The other type of folk remedies is magic/religious medicine. These work using a placebo effect. They have no explanation, no evidence for working, but bring comfort just the same. One family believed that a silk string worn around the neck will keep mumps from going down to infect the rest of the body. (FA 01 846) The human brain can force the body to get better through pure belief, so sometimes the mere act of slathering on a nasty poultice can cure a body who just needs to believe they are being cured. A long time ago, a little boy was run over by a sled and his ear was cut off. His mother spit on it, then tied a cloth around his head to keep it in place, and the ear grew back. (FA 01 1192)
Like most folklore, there are some beliefs that no one knows where came from. Things that everyone avoids for fear of some sort of ailment seem completely stupid to other cultures. For instance, in certain cultures, it is believed that eating hot bread will kill you instantly, and eating ice cream on cold days will give you indigestion. (FA 01 682) Many cultures have strong beliefs about the interactions of humans with hot and cold.
Most of these beliefs have little basis in reality, but presumably have a great story to go along with them which has been lost to the ages. One family insisted that a child who plays with fire before bed will end up wetting the bed that night. (FA 01 846) There is no medical reason why these two things would be related, so it can only be assumed that the story came about either through evidence of its truth regarding a certain child or children, or as a warning to prevent certain children from playing with fire. In more recent years, folk remedies have become less necessary with the increase of hospital visits and the success of modern medicine in curing a multitude of injuries and ailments. In their stead, more and more tales of hospital incidents have come into the common experience. Stories of how doctors make mistakes support a sense of distrust which encourages folk medicine to flourish. To be fair though, medical professionals have their fair share of folk lore going the other way, telling stories of patients with weird ailments, or who fail to follow instructions and bring about their own embarrassment. The relationship between doctors and patients is rife with folklore.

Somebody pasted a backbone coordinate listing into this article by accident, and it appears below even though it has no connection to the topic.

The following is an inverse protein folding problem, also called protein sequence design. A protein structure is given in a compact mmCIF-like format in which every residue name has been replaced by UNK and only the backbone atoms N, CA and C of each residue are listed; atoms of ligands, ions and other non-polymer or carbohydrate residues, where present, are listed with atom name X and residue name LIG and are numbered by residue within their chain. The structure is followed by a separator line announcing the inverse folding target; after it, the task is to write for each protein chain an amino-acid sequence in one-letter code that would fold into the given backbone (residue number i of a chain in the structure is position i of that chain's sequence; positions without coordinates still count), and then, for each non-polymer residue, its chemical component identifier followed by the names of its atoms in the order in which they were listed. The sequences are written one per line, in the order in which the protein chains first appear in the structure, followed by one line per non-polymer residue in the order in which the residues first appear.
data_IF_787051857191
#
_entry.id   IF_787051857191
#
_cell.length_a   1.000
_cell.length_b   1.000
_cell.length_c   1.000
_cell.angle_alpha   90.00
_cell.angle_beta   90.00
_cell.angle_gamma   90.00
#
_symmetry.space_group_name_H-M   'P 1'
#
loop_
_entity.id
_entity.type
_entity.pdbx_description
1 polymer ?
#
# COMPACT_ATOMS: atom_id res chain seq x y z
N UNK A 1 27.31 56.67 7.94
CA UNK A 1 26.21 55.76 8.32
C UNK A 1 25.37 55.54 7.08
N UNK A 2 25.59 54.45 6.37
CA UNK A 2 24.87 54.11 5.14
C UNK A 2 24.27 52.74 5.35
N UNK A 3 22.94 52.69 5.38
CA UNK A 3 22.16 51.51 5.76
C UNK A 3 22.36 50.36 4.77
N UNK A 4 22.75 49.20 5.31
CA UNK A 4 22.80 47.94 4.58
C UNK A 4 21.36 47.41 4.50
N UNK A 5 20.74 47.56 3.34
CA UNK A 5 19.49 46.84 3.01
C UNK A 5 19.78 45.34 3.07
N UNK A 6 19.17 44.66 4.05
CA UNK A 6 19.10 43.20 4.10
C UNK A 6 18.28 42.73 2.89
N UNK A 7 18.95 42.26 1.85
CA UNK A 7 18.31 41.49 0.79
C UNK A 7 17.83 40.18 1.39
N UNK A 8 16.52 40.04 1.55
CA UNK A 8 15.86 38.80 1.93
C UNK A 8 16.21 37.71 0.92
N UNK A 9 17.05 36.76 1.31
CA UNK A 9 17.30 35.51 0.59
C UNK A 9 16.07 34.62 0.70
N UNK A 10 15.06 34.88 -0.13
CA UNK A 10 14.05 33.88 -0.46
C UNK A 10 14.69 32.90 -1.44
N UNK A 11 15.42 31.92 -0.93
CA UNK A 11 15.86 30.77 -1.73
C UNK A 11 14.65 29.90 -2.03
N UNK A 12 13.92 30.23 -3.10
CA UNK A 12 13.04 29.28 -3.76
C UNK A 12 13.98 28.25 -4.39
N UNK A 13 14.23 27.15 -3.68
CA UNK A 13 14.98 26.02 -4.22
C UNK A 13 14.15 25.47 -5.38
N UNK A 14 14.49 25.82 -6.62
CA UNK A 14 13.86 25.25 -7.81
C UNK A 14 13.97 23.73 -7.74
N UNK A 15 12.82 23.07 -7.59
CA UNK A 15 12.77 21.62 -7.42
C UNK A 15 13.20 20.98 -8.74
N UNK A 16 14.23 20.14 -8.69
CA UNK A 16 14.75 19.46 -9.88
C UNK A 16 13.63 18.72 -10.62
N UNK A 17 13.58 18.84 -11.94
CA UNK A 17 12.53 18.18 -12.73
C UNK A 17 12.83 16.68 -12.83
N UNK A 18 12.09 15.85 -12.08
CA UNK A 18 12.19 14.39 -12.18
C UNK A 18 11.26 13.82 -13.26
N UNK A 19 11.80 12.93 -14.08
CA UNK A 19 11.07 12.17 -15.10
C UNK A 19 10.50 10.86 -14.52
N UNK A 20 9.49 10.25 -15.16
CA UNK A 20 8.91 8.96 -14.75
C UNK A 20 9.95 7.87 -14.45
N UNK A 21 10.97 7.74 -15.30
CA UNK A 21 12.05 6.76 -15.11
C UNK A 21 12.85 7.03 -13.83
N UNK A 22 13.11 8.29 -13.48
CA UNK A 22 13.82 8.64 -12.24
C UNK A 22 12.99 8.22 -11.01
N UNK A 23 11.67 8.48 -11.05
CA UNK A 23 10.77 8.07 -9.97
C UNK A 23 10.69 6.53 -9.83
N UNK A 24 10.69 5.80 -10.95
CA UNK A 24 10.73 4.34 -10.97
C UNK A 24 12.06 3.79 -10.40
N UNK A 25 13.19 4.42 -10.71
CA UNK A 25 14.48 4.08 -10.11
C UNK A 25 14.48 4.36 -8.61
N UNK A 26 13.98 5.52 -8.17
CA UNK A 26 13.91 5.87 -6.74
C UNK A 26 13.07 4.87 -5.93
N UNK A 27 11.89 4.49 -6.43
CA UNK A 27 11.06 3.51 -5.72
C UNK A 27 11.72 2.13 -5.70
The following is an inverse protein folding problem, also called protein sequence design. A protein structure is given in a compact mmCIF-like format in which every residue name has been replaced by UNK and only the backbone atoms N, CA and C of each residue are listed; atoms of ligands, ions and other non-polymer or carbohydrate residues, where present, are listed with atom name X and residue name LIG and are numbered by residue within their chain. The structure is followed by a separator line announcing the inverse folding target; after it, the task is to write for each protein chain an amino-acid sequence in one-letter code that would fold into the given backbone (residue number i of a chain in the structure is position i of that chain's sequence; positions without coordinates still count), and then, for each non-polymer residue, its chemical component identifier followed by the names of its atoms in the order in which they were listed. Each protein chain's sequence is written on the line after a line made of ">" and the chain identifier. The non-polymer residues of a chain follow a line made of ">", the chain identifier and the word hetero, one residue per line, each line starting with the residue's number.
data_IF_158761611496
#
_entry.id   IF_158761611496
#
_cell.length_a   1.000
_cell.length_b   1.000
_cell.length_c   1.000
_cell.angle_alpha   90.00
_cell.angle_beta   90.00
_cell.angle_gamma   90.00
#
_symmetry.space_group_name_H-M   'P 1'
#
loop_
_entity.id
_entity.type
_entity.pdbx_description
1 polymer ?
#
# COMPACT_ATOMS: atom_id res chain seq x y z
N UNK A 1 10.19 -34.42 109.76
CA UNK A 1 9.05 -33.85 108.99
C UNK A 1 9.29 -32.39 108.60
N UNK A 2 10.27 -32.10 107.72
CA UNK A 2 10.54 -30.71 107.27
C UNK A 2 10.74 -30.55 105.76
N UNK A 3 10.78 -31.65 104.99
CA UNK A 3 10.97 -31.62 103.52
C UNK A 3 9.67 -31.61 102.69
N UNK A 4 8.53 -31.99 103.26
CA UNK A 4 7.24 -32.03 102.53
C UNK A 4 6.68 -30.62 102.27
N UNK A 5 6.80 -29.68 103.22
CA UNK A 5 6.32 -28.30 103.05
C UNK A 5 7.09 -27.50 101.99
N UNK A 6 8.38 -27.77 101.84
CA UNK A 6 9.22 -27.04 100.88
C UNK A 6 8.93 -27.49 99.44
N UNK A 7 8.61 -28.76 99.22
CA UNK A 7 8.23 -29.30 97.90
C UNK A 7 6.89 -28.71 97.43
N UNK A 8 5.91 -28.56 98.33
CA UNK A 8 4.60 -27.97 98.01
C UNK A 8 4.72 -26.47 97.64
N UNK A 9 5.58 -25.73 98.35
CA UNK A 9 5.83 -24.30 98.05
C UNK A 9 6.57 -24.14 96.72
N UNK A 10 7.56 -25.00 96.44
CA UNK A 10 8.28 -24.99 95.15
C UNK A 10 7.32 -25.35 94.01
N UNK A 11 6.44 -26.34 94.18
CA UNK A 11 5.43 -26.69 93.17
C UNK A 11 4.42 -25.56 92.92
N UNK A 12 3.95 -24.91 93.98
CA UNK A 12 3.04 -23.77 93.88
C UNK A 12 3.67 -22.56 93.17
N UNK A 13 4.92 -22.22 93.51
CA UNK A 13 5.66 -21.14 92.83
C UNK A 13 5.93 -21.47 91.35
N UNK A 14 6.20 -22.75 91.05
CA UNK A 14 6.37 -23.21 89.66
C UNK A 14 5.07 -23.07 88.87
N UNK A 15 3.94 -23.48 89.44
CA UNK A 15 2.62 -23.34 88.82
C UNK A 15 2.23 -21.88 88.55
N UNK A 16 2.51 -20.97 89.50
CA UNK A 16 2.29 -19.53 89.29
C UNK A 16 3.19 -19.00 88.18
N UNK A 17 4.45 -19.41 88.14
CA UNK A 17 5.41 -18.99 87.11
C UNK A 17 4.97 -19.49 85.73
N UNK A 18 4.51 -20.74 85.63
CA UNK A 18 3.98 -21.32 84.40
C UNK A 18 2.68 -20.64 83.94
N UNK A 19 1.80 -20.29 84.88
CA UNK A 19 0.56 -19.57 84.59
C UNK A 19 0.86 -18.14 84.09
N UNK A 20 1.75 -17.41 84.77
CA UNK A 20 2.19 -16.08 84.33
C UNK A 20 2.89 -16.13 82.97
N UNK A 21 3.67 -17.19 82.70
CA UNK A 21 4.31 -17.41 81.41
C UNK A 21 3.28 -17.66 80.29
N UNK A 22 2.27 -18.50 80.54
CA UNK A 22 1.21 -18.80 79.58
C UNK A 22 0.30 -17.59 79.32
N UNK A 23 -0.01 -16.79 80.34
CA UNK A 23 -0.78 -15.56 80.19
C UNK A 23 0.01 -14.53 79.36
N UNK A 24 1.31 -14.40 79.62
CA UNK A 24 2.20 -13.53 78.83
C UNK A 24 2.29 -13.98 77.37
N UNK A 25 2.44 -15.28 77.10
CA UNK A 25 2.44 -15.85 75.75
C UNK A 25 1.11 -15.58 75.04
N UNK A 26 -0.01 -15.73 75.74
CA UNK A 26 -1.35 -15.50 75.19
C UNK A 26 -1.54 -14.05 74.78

However, as Jan Harold Brunvand once said, “People often turn to the traditional in a time of crisis.” When times get hard, medicine is expensive, and it still does not have all the answers.
The most common example of modern folk medicine is used to prevent expensive doctor’s visits for minor ailments. Many families collect home remedies that can be passed down through the generations. Cures of this type consist of easily accessed household ingredients. Over time, many of these remedies have been scientifically tested and proven to work.
They have been refined into ointments for people to use without the accompanying discomfort that most folk remedies produce. In some of the more modern folk medicine projects, families have adopted the store brand version of their home remedies and merely advise each other to keep certain ointments or drinks around the house for certain difficulties. Getting a non-prescription medicine has become cheaper and more efficient than making up a mustard plaster or a poultice.
Despite occasionally containing the exact same ingredients, some of those who trust folk remedies do not want the simplified version of their recipe. They do not trust the pharmaceutical companies to do the job right. The isolations that caused the creation of the folk recipe also encourage a formation of self-reliance that hinders any sort of trust in authorities.
The true motto of folk medicine is “If all else fails, an enema never hurts.” (FA 01 707)
Last Modified: February 11, 2014